I actually whole-heartedly think Santo should be in, so I am with you. BUT, I don't think the Veteran's committee was established to correct mistakes due to the fact that the perception of a player's career by his contemporaries may be wrong. I think it was established to correct perceptions of a player's contemporary media being wrong.

E.g. The media doesn't value a guy, but you had to hit off of him and know how tough he was. You played with the guy you know he was a gamer and his stats sufferred because he played through pain. You know when you played against him he changed your team's game plan. Etc.

So in the view of its intent, the veteran's committee has done it's job. Not enough players agree that any one player was screwed by the media and should belong in.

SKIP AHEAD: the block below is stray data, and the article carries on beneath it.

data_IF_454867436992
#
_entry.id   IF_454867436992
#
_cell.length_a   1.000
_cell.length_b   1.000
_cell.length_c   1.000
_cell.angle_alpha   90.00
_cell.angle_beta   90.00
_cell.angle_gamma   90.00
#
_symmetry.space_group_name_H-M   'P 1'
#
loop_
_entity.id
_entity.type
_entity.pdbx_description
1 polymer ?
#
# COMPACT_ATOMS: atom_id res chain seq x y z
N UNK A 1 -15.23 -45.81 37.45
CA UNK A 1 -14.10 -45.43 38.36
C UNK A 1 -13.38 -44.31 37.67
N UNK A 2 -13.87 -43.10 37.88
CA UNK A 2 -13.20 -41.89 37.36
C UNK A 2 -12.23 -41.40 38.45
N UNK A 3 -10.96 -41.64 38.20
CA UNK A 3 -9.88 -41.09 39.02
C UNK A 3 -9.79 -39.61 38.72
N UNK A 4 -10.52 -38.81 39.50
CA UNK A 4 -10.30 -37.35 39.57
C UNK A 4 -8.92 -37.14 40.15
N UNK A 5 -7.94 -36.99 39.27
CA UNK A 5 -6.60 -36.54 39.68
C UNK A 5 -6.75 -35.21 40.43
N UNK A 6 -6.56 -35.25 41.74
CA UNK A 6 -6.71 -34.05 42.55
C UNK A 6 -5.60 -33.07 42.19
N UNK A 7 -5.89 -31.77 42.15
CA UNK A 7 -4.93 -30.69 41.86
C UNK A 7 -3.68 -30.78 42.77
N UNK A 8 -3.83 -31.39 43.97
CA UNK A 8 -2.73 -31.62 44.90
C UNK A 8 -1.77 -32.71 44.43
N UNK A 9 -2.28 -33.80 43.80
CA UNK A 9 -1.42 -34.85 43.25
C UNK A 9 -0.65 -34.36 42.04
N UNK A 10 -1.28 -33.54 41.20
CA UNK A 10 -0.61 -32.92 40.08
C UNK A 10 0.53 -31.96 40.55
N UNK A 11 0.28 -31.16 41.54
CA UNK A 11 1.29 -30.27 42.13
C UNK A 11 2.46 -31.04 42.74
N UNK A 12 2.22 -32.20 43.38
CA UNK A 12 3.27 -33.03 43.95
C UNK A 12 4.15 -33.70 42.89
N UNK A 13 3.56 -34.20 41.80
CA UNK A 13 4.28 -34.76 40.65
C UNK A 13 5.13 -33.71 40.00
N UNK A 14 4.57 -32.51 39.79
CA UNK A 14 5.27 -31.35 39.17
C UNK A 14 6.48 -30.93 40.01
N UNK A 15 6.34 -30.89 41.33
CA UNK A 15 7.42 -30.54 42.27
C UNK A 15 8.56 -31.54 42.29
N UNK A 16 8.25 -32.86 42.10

I think I agree with you though that there should be a system set up to reevaluate past players based on contemporary understandings of the game. If a panel of Gammons, Bill James, et al. decided Santo doesn't belong I would buy it.

Funny comment from a Yahoo story about Santo not making it:

"the problem isn't finding 75 percent who agree, the problem is Joe Morgan. I hope someone kicks that old douche down a flight of stairs."

Why does the Vets commitee only meet once every 2 years? The NFL version meets every year and actually puts multiple candidates in yearly.

Unless my memory is failing me, I believe Joe Morgan stated in "This Old Cub" that Santo should be in the Hall of Fame.

I found out who votes on the vets commitee: